Sleep Position and SIDS: Update from the American Academy of Pediatrics
Update from the American Academy of Pediatrics:
Positioning and SIDS: Update
Abstract: This statement provides an update to the June 1992 AAP policy, "Infant Positioning and SIDS," which recommended that healthy term infants be placed on their sides or backs to sleep. Recent data show that the original policy appears to have had a positive effect in decreasing the prevalence of prone sleeping significantly. Simultaneously, the SIDS rate in the United States has also dropped. New data also suggest that the supine position confers the lowest risk; however, the side position is still significantly safer than the prone position. Additional information regarding sleeping surface and exceptions to these recommendations are addressed.
In April 1992, the American Academy of Pediatrics (AAP) released a statement recommending that healthy infants be placed for sleep on their sides or backs, rather than being placed prone. The recommendation was based on numerous reports from other countries that showed that the prone sleeping position is associated with a higher incidence of sudden infant death syndrome (SIDS). The statement was followed by a detailed report from the Task Force on Infant Positioning and SIDS, which was published in the June 1992 issue of Pediatrics. In 1994, another statement in Pediatrics reaffirmed the original statement and added a recommendation that soft surfaces or objects that might trap exhaled air should not be in an infant's sleeping environment, particularly under a sleeping infant. The 1994 statement was issued jointly by the AAP and several governmental agencies and SIDS organizations and marked the initiation of a national campaign to encourage parents and caregivers to place healthy infants on their sides or backs when putting them down to sleep.
Since 1992, the National Institute of Child Health and Human Development has been funding annual surveys that have shown that the incidence of prone sleeping has decreased substantially. Currently, provisional data from the United States* suggest that the rate of SIDS has fallen progressively and coincidentally with the decrease in the number of infants sleeping prone. Although final mortality statistics require approximately 2 years for publication, the recently released final data for 1994 show the rate of SIDS in the United States to have fallen to 1.03 per 1000 live births - a 15%-20% decrease since before the 1992 recommendation and the largest significant decrease in the past decade.
The original recommendation was based on a series of studies that examined whether infants were placed in prone or nonprone sleeping positions, which resulted in the recommendation that infants be placed "on their backs or sides." However, recent reports from England and New Zealand indicate that the risk of SIDS is slightly greater for infants placed on their sides compared to those placed truly supine. There is some evidence that the reason for this difference is that infants placed on their sides have a higher likelihood of spontaneously turning to a prone position. However, both nonprone positions (side or back) are associated with a much lower risk of SIDS than the prone position.
The original recommendation also listed three exceptions for nonprone sleeping: "premature infants while they are experiencing respiratory disease, infants with symptomatic gastroesophageal reflux, and babies with certain upper airway malformations such as Robin Syndrome." The first exception, premature infants with respiratory disease, has caused some confusion when discharge from the hospital is being contemplated for a premature infant who has recovered from respiratory disease. Some data from both preterm and term infants show that respiratory function is slightly more stable when infants are lying prone. The Task Force has reviewed these studies and concluded that in asymptomatic infants, the slightly greater stability in respiratory physiology variables confers no proven clinical benefit to the healthy infant and does not outweigh the decrease in risk for SIDS conferred by the supine position. Therefore, to minimize confusion, the Task Force has deleted the reference to preterm infants in the list of exceptions to the recommendation. The action was taken primarily because the recommendation is for healthy infants only and also because there are no studies suggesting that recovered preterm infants are exempt from the increased risk of SIDS when placed prone.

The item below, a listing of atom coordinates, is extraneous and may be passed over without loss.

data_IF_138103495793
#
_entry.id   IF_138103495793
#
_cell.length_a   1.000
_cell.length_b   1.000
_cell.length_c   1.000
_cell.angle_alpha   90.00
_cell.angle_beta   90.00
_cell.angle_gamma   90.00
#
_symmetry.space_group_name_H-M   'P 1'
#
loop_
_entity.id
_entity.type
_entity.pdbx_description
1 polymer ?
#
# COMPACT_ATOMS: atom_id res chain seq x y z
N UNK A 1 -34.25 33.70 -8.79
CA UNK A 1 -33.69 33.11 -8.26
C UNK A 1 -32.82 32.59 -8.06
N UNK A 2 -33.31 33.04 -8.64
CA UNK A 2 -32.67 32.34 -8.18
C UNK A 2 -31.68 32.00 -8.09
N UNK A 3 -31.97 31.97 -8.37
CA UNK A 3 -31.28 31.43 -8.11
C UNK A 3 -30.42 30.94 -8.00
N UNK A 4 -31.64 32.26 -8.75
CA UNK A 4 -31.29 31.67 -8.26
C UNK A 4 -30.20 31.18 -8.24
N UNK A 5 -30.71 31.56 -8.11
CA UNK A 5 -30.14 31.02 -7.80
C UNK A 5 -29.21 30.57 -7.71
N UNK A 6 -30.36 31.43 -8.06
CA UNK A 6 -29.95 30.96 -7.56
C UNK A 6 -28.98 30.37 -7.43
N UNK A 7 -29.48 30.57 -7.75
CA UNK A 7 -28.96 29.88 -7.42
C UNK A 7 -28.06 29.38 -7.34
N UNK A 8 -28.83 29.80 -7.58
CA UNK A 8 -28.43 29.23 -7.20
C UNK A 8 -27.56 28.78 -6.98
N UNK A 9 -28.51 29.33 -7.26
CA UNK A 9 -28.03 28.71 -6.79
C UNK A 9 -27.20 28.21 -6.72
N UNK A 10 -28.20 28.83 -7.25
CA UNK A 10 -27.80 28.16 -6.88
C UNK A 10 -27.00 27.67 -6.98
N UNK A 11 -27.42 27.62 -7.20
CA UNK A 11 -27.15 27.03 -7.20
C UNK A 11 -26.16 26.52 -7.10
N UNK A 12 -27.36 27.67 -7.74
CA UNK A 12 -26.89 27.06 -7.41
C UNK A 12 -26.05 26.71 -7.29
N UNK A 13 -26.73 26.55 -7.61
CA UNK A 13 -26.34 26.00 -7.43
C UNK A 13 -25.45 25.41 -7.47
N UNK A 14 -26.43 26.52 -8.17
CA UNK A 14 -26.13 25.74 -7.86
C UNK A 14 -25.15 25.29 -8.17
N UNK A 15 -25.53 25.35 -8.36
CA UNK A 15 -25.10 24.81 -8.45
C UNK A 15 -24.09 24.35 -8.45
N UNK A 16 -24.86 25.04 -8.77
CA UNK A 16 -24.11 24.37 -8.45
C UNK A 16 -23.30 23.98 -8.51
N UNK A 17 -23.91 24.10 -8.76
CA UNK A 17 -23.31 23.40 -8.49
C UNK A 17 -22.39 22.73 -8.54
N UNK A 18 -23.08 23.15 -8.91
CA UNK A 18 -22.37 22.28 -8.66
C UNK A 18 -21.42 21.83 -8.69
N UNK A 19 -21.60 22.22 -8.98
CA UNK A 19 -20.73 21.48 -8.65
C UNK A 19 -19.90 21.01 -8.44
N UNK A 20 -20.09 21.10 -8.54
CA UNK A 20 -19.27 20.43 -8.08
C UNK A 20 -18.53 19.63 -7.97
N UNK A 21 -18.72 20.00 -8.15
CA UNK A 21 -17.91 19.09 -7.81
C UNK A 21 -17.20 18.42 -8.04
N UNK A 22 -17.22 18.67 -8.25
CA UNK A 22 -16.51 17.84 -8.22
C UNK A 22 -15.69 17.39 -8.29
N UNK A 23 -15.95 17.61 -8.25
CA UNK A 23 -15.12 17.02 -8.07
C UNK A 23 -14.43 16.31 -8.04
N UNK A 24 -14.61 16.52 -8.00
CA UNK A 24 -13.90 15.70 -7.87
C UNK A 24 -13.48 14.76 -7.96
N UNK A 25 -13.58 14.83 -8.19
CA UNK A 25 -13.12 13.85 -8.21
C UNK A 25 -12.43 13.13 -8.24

When the recommendation was originally released, concerns were expressed that supine sleeping might be associated with an increase in adverse events, such as aspiration, acute life-threatening events, vomiting, poor sleeping, and flattened heads (positional plagiocephaly). Since 1992, Golding and coworkers (Jean Golding, PhD, DSc, written communication, September 1996) have carefully monitored such health factors of infants in the Avon area of the United Kingdom, where a marked change in sleeping positions from prone to supine occurred following a similar "Back-to-Sleep" campaign in England. Although a slight increase in the frequency of diaper rashes occurred with the increase in the numbers of infants sleeping supine, none of the other perceived complications were reported, and some of these adverse effects were actually found to be worse when infants were sleeping prone. Reports exist of an increase in the number of flat spots on the occiput, which apparently are occasionally misdiagnosed as lambdoidal craniosynostosis. However, flat spots are generally of cosmetic significance only, can usually be avoided, and surgery is almost never indicated.[8,9] Positional plagiocephaly can also be avoided by altering the supine head position during sleep time by changing the orientation of the baby to outside activity (eg, the door of the room). The AAP does not approve of restrictive devices to hold the infant's head in place. When infants are able to easily turn over from the supine to the prone position, they should still be put to sleep in the supine position, but allowed to adopt whatever position they prefer.